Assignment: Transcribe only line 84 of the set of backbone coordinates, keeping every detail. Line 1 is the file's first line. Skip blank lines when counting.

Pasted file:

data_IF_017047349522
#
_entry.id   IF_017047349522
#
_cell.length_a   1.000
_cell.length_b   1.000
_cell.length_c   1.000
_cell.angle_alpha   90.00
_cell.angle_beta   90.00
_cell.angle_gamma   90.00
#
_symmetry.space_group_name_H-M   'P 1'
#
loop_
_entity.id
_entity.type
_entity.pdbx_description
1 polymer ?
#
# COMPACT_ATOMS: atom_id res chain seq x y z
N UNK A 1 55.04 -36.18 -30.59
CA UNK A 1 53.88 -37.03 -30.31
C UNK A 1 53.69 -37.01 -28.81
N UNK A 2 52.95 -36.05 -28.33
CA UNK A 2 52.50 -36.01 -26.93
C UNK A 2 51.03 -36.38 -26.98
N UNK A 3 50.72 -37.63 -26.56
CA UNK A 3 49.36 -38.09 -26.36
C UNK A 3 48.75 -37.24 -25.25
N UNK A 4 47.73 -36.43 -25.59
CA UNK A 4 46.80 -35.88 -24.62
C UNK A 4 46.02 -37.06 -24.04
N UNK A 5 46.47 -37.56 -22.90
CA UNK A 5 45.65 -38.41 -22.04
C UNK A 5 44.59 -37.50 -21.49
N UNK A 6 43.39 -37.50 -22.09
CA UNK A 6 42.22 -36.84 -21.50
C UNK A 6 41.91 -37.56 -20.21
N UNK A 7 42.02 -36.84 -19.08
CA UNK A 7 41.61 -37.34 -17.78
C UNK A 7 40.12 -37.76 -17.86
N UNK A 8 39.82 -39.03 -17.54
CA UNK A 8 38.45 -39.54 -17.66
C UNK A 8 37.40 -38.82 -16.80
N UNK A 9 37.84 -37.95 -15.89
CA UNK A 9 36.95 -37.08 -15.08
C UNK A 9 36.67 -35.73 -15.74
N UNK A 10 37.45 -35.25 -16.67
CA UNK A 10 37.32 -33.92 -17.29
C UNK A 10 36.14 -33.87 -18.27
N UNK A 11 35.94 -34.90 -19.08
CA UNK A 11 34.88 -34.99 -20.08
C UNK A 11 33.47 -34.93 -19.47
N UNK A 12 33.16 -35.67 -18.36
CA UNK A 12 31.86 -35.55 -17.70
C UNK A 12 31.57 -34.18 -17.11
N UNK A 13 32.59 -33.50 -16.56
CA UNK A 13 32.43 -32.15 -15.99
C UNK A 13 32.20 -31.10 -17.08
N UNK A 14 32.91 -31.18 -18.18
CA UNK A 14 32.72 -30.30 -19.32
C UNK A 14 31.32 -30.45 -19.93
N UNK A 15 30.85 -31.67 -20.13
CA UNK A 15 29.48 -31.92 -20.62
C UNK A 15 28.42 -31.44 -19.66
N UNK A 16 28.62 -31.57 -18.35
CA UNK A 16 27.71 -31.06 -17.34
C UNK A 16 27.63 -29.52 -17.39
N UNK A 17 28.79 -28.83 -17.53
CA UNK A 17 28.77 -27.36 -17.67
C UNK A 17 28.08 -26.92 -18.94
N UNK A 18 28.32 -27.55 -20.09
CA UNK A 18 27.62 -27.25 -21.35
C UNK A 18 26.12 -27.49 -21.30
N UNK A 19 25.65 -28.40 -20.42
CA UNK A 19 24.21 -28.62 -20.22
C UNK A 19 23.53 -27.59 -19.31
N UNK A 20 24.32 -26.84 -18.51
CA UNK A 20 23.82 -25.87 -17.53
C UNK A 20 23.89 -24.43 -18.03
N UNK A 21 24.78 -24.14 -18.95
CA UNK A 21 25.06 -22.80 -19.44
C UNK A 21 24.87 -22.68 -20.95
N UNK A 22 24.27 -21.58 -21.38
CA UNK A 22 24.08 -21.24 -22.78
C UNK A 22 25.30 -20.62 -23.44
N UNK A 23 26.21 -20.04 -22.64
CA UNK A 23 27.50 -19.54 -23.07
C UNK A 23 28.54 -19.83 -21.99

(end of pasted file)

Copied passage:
N UNK A 22 24.27 -21.58 -21.38